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June 9, 2006

Two more reasonableness wins for the government in the First Circuit

Capping off a busy Booker week in the circuits, the First Circuit on Friday rejected two defendants' arguments that their within-guideline sentences were unreasonable in US v. Navedo-Concepción, No. 05-2301 (1st Cir. June 9, 2006) (available here) and US v. Alvarez-Enciso, No. 05-1941 (1st Cir. June 9, 2006) (available here).  Of the two opinions, Navedo-Concepción has the most extensive discussion of reasonableness review (and both make brief mention of the parsimony provision of 3553(a)). 

Reduced to its essence, Navedo-Concepción provides an revised account of the First Circuit's approach to post-Booker sentencing as set forth in Jiménez-Beltre, 440 F.3d 514 (1st Cir. 2006).  Among the interesting aspects of Navedo-Concepción is a dissent from Judge Torruella, which has this start: "I am concerned that we are, like a glacier in the ice age, inch by slow inch, regressing to the same sentencing posture we assumed before the Supreme Court decided Booker."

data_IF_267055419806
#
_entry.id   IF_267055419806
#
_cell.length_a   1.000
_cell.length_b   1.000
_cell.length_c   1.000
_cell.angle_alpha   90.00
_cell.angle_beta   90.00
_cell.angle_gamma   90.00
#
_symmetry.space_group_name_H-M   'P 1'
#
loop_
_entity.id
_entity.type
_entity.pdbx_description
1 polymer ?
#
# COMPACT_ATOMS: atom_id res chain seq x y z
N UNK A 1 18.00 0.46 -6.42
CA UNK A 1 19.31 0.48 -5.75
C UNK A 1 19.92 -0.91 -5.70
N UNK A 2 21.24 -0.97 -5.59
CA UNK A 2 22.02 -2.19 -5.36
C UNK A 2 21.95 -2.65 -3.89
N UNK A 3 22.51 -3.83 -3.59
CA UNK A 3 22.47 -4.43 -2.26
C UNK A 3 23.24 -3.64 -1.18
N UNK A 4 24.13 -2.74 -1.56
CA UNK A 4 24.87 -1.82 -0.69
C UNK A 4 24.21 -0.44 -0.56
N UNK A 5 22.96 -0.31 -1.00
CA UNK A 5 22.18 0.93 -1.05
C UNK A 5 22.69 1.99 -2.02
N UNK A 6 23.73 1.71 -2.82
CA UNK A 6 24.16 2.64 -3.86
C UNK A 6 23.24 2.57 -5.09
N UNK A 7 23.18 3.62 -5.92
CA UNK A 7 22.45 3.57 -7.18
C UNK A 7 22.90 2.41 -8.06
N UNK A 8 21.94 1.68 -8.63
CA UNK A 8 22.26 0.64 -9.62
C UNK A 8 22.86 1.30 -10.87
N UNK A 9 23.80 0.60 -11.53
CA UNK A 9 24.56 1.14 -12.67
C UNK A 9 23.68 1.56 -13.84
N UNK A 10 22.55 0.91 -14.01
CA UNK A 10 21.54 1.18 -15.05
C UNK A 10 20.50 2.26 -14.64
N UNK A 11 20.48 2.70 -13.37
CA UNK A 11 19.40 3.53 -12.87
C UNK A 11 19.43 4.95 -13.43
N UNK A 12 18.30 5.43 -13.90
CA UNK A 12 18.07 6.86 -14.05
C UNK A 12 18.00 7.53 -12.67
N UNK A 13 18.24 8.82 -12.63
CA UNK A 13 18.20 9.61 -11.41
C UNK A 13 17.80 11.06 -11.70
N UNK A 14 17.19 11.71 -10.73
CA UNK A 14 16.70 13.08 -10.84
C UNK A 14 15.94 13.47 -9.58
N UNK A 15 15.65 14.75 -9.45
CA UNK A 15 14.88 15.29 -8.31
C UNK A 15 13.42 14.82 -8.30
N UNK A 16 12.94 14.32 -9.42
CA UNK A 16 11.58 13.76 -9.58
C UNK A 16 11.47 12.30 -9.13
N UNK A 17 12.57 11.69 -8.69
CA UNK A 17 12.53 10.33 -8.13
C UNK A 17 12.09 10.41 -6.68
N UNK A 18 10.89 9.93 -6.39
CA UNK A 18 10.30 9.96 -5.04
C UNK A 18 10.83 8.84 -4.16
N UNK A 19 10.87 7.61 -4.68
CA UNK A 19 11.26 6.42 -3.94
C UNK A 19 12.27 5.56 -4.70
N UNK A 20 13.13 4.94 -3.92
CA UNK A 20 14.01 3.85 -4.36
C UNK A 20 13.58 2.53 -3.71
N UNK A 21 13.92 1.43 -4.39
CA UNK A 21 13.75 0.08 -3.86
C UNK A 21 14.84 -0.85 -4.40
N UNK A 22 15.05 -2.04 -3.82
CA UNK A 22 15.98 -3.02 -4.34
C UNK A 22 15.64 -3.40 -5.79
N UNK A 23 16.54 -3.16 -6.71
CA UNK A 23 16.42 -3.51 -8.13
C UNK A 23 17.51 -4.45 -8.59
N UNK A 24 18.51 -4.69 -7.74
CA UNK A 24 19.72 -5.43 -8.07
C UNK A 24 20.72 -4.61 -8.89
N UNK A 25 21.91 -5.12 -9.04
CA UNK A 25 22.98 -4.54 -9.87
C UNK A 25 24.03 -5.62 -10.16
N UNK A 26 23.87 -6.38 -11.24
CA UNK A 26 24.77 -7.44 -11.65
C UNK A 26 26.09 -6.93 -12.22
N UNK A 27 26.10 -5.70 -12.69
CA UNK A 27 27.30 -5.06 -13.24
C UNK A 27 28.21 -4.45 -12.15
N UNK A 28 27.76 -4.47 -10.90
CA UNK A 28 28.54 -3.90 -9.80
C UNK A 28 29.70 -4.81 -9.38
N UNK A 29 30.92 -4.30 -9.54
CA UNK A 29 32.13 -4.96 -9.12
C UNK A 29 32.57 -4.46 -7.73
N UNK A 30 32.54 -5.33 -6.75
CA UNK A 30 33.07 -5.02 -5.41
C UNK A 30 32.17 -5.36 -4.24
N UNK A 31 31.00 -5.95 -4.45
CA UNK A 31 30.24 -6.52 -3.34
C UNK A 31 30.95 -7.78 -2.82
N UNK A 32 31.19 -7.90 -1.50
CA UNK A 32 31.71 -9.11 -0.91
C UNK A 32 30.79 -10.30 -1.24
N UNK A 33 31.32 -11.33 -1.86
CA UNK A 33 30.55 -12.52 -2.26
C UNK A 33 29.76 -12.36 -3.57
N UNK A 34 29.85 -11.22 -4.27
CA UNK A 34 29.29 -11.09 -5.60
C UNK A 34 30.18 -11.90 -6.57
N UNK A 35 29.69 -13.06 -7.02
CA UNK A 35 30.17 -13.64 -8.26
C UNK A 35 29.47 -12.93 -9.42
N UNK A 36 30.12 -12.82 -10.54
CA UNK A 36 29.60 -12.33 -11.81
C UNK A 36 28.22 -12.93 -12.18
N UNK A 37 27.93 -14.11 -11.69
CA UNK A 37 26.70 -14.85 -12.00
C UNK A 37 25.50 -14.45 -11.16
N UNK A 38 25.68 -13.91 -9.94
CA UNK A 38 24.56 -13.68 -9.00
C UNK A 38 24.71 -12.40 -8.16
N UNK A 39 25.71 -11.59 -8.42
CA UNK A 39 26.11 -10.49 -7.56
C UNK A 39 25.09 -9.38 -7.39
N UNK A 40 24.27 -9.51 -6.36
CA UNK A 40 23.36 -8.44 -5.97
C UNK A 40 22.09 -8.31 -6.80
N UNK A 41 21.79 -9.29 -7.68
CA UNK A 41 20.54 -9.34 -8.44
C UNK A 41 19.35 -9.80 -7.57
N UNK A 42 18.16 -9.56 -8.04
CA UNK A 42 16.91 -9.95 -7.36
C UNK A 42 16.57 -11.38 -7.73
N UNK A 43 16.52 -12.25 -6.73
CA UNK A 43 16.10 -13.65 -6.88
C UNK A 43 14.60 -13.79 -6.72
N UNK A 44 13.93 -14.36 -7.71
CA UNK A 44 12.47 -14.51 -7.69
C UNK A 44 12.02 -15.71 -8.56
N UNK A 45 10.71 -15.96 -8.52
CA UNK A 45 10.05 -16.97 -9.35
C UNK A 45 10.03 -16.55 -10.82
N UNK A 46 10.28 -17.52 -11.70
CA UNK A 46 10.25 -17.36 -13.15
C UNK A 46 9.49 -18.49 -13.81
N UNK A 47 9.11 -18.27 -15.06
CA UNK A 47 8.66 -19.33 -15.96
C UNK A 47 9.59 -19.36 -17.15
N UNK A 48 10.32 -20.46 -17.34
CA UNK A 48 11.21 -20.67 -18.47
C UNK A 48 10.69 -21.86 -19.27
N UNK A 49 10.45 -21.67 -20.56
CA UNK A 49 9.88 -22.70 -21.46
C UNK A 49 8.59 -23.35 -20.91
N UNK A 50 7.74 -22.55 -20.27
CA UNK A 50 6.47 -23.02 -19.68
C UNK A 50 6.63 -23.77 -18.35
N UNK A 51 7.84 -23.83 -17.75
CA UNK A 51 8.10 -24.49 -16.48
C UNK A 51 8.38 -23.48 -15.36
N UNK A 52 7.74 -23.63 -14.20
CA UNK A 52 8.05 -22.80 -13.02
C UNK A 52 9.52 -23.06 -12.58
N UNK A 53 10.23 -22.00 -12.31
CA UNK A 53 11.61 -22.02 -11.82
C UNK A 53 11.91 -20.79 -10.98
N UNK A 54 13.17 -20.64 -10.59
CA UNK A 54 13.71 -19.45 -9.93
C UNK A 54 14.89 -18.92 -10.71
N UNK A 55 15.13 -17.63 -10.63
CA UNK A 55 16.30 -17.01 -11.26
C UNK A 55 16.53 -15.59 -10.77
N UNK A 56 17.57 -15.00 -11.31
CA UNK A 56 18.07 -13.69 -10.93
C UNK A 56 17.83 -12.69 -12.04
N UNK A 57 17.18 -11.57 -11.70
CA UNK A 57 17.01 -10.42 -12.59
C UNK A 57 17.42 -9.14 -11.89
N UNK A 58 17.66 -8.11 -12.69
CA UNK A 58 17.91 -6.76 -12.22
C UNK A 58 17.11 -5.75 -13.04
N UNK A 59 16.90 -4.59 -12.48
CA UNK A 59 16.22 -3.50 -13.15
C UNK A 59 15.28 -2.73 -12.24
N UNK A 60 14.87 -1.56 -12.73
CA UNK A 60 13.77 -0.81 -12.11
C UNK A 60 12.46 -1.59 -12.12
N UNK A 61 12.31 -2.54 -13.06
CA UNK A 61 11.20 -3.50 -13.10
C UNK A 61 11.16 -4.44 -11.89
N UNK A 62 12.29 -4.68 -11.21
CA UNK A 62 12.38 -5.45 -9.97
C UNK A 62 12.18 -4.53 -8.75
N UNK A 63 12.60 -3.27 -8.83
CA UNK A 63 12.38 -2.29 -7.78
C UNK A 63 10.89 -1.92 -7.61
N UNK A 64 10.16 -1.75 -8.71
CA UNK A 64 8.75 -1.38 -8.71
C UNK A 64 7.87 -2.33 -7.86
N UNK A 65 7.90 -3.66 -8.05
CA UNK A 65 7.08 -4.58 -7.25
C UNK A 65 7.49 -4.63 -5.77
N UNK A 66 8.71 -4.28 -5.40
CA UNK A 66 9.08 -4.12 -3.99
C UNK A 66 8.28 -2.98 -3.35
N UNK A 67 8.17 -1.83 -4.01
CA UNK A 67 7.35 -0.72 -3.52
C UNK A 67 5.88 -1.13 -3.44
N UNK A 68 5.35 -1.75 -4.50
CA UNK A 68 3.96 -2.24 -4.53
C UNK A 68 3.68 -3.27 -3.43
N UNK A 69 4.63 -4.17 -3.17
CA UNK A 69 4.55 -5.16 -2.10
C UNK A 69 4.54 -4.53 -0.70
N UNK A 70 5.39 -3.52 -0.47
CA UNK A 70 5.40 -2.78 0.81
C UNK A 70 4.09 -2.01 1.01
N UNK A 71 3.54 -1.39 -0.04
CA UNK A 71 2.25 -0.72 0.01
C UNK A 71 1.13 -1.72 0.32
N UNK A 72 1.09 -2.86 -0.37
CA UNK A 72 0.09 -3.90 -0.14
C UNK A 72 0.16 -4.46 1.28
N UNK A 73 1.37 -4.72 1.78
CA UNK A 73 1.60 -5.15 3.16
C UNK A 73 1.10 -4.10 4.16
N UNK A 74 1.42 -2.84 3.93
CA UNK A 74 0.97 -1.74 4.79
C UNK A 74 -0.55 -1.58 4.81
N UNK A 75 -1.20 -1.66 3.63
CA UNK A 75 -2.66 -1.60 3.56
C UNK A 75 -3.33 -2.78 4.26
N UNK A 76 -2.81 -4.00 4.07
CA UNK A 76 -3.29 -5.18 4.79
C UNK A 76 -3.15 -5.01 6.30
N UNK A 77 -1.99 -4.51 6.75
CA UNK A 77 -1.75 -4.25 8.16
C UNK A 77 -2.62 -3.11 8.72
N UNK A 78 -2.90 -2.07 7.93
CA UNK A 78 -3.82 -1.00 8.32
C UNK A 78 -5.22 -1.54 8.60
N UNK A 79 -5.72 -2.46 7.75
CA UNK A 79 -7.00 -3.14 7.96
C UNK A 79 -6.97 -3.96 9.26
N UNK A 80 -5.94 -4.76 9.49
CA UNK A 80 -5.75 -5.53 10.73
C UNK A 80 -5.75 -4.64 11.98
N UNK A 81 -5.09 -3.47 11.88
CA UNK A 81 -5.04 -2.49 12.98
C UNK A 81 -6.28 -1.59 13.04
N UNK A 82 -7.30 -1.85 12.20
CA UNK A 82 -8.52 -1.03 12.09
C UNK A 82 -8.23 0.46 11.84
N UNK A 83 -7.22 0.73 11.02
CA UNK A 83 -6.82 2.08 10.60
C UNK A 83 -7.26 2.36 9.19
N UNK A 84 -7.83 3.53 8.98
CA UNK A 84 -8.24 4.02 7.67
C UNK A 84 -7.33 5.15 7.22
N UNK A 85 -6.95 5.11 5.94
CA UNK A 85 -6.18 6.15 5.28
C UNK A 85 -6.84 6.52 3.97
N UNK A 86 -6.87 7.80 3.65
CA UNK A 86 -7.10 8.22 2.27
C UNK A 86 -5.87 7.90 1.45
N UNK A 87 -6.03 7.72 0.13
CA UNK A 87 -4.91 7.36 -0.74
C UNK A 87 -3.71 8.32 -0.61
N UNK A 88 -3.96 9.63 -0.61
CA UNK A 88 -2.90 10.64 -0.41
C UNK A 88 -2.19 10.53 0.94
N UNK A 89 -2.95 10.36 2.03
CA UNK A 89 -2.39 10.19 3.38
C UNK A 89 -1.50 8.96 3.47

June 9, 2006 at 11:00 PM | Permalink


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